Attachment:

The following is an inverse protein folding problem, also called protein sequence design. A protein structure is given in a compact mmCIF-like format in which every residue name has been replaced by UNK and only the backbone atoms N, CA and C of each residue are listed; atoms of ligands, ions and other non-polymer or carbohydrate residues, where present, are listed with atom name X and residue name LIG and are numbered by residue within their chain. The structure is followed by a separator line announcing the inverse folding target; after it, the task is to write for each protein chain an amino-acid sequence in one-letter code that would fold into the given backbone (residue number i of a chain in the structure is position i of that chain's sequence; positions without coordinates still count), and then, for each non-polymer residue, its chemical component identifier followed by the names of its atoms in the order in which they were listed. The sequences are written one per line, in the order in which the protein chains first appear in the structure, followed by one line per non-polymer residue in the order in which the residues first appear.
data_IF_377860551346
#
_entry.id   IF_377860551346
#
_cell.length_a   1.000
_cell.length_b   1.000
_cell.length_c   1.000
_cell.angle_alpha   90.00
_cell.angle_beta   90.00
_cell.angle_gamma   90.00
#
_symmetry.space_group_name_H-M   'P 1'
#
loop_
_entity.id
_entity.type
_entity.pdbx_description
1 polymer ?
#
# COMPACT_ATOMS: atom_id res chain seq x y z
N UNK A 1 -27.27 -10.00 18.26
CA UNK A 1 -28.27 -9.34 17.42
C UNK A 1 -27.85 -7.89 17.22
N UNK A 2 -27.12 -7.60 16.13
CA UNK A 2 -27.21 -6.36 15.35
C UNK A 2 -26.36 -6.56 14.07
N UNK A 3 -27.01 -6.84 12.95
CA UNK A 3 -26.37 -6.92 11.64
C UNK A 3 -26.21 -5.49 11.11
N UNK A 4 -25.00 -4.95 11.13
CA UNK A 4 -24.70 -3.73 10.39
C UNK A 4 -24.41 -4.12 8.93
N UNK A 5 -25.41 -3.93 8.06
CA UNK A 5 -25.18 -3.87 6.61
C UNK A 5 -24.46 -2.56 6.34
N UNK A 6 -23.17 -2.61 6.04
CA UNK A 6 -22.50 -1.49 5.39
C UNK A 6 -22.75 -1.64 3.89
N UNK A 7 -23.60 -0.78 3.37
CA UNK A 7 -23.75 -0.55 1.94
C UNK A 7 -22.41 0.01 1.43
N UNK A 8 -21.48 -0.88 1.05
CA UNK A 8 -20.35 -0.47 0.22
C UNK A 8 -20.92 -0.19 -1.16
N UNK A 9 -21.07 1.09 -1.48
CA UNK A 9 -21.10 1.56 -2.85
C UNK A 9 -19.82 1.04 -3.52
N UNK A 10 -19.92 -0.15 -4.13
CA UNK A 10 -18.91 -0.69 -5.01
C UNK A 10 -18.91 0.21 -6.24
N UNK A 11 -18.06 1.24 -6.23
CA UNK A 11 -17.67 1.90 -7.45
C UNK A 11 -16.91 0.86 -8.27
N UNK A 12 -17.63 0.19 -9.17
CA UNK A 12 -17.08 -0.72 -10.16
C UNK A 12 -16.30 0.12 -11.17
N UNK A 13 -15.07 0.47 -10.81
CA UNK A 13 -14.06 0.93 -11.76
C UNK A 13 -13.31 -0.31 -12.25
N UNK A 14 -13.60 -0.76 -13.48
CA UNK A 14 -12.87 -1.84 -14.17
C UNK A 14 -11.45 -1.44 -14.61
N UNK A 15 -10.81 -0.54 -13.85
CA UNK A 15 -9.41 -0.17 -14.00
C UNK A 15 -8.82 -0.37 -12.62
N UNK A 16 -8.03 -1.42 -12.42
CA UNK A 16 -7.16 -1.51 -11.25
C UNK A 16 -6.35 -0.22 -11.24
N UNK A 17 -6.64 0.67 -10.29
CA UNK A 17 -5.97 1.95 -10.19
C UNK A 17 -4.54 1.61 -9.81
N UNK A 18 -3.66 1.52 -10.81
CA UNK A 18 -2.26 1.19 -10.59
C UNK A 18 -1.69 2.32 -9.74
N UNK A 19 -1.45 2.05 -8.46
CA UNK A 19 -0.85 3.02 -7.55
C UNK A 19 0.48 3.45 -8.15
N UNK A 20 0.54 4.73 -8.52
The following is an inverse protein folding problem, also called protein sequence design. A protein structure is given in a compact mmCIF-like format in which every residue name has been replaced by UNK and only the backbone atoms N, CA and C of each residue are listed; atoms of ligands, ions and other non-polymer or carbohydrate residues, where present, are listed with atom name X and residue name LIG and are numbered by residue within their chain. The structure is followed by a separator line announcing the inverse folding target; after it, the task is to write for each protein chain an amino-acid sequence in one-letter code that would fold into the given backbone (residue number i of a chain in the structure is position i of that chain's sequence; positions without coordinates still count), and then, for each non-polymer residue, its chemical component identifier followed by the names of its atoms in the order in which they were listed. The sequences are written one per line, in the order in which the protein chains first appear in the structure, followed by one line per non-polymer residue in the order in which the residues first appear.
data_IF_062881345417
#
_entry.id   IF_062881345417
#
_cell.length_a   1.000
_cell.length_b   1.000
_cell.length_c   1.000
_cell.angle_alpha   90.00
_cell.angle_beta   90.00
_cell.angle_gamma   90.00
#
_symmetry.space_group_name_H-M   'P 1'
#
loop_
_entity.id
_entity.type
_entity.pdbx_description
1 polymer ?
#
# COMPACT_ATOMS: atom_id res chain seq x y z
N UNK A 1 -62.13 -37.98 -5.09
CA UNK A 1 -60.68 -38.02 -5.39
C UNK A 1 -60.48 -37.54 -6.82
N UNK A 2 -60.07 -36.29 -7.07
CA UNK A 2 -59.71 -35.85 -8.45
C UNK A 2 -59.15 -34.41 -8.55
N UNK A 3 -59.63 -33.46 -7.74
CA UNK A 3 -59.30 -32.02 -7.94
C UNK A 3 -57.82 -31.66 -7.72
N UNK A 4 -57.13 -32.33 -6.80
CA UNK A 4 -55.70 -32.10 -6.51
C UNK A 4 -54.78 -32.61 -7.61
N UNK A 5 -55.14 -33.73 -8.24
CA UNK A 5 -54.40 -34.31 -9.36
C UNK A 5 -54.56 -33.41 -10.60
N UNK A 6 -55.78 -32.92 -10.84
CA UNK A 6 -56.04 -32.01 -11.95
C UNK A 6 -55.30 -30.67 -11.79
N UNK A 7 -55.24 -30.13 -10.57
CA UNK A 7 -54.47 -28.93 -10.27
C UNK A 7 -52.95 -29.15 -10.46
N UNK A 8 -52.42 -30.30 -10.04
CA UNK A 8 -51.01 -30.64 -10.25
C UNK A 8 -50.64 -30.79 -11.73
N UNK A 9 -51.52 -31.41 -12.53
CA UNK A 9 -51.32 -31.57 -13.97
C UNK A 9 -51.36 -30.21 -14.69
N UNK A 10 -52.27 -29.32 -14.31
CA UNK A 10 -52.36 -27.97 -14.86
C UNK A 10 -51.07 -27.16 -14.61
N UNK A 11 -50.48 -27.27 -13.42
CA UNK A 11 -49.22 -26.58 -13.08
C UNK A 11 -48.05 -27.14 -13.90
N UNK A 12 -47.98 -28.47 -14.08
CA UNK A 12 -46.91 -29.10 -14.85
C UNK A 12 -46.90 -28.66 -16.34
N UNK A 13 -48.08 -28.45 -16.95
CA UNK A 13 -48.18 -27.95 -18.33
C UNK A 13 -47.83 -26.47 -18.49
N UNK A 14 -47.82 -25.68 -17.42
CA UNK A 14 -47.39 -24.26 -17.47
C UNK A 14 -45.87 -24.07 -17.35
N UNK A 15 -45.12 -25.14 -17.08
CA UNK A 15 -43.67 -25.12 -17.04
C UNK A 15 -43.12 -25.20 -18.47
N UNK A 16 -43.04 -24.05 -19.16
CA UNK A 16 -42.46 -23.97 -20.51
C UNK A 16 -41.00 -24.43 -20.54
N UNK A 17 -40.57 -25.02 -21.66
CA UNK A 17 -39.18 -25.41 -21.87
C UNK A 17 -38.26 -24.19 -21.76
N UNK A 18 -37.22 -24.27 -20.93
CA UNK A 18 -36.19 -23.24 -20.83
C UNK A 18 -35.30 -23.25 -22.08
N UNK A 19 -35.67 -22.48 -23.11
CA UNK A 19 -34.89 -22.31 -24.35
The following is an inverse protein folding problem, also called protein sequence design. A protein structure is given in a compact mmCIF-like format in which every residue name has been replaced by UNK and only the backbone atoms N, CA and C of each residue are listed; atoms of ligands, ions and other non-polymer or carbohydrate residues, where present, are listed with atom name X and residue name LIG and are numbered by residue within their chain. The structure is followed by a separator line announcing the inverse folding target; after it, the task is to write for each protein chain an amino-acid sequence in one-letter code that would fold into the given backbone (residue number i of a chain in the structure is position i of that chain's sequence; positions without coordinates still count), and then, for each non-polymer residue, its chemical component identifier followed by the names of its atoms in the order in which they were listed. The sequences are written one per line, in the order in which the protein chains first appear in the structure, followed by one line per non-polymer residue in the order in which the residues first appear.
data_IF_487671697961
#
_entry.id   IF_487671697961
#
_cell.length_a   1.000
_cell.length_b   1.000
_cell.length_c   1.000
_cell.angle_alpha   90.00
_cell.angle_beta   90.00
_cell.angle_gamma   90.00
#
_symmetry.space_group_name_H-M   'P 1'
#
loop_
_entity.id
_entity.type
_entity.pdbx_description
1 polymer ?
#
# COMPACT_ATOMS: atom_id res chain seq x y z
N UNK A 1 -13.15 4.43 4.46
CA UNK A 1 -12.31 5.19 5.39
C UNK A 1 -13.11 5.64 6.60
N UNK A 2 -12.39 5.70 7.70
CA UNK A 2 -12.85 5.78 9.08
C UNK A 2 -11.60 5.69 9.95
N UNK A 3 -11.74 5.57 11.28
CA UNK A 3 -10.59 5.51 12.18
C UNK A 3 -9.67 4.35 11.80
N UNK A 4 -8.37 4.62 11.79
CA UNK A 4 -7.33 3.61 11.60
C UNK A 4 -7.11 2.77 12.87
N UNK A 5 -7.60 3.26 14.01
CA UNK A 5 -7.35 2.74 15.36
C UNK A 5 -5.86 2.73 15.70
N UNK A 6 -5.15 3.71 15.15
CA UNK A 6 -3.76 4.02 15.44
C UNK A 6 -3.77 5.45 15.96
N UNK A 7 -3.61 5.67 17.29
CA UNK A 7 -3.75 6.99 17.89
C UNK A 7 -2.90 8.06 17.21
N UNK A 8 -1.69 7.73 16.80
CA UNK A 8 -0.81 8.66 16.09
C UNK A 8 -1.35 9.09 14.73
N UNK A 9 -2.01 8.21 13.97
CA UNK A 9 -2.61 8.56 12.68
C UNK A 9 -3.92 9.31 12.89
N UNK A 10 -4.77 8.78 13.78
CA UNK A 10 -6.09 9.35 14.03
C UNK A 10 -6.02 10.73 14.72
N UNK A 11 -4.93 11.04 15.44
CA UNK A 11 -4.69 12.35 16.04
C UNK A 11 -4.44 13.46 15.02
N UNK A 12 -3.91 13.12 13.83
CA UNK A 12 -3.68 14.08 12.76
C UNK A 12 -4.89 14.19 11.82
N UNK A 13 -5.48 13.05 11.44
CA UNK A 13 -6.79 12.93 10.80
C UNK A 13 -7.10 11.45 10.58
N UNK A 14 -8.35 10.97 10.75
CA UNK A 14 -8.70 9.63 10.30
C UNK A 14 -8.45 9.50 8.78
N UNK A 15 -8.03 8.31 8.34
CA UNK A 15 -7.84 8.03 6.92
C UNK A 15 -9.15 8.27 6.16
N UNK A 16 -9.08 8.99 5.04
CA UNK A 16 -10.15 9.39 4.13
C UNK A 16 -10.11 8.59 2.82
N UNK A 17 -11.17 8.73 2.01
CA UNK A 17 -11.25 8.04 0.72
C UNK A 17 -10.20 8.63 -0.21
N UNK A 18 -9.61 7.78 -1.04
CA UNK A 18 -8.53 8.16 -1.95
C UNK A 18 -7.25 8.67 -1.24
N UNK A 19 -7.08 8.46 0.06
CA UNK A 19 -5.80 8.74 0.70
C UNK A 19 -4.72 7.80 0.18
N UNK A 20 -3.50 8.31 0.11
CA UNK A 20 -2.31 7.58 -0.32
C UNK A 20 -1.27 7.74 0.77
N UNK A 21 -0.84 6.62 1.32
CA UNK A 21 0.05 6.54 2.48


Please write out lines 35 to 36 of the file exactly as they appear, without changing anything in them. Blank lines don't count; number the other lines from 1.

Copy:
CA UNK A 5 -25.18 -3.87 6.61
C UNK A 5 -24.46 -2.56 6.34